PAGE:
Photographers have three choices when selling photographs. They may be commissioned to shoot for a client, aim for the mass market, or choose to sell fewer high-quality collectible images with a narrower focus. There are good reasons why you should consider the last option.
This morning, I came across the site of a semi-professional landscape photographer whose work does not appeal to me. I find their subjects bland and uninteresting. Also, I think they have poor photography and development skills. They grossly oversaturate their images, have unwanted distractions in many of their photos, and all other images have poorly applied special effects.
There are two ways to look at this. Should we think it’s good? They’re happy with what they’re doing, and people are buying their prints and presumably happy with them. It doesn’t matter what I think of the photos. My tastes are different, and it would be a shame if we all liked the same thing. Alternatively, I might be mad at the person for selling second-rate products to unsuspecting customers who don’t know better.
One thing we forget as photographers is that we live in a bubble. Therefore, we judge our work against other photographers whose images we see on websites and magazines. However, most ordinary people do not spend their time in this bubble. Moreover, they will have little idea of the artistic merits of one photographer’s work over another. They don’t have the same knowledge you might have to judge the skills of the photographer. So if they see an oversaturated photo of a sunset, they’ll think, “That’s pretty!” and buy it.
The appreciation of beauty is a basic feeling; it’s easy to be attracted to her. It takes little brain and no education to understand that a sunset is pretty.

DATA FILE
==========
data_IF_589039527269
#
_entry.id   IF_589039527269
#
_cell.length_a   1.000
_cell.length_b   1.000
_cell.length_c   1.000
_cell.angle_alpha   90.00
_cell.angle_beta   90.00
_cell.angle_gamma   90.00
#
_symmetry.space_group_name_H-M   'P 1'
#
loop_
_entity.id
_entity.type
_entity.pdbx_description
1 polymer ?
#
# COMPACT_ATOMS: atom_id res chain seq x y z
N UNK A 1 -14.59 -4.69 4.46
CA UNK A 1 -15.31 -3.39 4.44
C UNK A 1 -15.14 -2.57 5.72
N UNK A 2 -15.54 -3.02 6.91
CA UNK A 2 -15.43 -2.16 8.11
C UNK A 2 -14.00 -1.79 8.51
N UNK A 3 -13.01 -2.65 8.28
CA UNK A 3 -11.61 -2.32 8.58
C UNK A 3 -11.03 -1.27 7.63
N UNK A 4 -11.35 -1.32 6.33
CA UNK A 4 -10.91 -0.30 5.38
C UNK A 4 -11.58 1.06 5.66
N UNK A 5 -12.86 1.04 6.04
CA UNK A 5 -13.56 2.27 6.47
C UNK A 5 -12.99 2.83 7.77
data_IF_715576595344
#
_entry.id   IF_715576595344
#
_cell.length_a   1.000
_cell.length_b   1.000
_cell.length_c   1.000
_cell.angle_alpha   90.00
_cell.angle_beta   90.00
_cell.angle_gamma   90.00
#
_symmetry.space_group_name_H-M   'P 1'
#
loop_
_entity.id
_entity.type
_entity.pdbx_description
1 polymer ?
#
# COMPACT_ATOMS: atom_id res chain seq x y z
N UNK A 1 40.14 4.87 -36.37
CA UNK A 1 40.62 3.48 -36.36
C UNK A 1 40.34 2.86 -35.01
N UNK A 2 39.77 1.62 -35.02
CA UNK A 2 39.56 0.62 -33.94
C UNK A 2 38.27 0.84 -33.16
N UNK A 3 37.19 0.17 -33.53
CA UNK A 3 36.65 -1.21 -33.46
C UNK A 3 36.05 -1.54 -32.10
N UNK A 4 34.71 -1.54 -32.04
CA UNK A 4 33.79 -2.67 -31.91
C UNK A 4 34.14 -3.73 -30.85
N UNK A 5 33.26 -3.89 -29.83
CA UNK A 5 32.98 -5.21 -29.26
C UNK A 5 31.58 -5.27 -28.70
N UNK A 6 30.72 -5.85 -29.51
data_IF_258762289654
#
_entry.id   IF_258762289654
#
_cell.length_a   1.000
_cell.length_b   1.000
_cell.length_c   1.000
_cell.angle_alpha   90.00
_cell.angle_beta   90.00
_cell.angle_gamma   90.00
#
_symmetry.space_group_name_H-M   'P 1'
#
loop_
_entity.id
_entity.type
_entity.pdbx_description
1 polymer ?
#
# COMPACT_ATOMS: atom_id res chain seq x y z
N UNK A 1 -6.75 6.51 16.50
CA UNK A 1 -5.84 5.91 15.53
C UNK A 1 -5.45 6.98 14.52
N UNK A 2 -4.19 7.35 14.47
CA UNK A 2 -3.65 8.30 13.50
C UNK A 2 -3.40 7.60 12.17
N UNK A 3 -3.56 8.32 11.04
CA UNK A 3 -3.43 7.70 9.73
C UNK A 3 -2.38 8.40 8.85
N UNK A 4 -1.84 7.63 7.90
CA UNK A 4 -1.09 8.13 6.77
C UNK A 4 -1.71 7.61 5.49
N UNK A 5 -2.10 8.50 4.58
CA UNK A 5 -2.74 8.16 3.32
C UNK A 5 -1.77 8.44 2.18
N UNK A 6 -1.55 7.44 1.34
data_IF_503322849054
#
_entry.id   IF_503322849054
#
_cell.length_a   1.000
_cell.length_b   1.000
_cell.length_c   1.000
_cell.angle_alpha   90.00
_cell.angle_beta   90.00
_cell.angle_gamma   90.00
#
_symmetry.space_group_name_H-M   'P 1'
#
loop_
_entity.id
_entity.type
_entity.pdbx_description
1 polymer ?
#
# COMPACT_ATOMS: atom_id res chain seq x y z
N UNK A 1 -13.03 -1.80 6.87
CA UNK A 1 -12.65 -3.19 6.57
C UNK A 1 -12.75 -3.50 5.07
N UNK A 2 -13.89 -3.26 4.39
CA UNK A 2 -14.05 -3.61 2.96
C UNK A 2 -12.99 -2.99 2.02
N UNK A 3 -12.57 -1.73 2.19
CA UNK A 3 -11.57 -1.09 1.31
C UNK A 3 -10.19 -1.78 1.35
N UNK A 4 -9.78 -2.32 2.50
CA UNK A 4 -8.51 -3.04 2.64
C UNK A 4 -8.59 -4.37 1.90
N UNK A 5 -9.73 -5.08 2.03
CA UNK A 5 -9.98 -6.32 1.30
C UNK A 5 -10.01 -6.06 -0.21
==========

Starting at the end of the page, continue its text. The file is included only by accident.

It’s not just limited to landscape photography. When it comes to people photography, popularity usually results from the attractiveness of a model. Models, photographers, advertisers and fashion magazine editors all know this. The latest Swiss watch is much more likely to sell if worn by a beautiful person with what is considered a perfect body than if I were on camera. The depiction of scantily clad women in photography elicits an even more basic emotion of sexual desire. This leads to another debate about the objectification of the female body, which this article does not address.
Wildlife photographers recognize it too. An image of a bird on a stick is considered something less than a bird showing unusual behavior, but it will be widely liked by many people because the bird is pretty.
Is there anything wrong with photographers selling pretty low-quality photos? Is our judgment on the work of others purely subjective and therefore meaningless? After all, in my articles I usually encourage photographers to do their own thing and not be swayed by fashion.
Or are shoddy photographers selling second-rate products to unsuspecting customers who don’t know any better? After all, I was approached to repair wedding photos taken by someone else. Also, a new client of the workshop told me that he now knows that the pretty picture he paid for a year ago wasn’t so pretty. So, I know how I would answer these questions. The general public, who don’t know any better, are getting ripped off.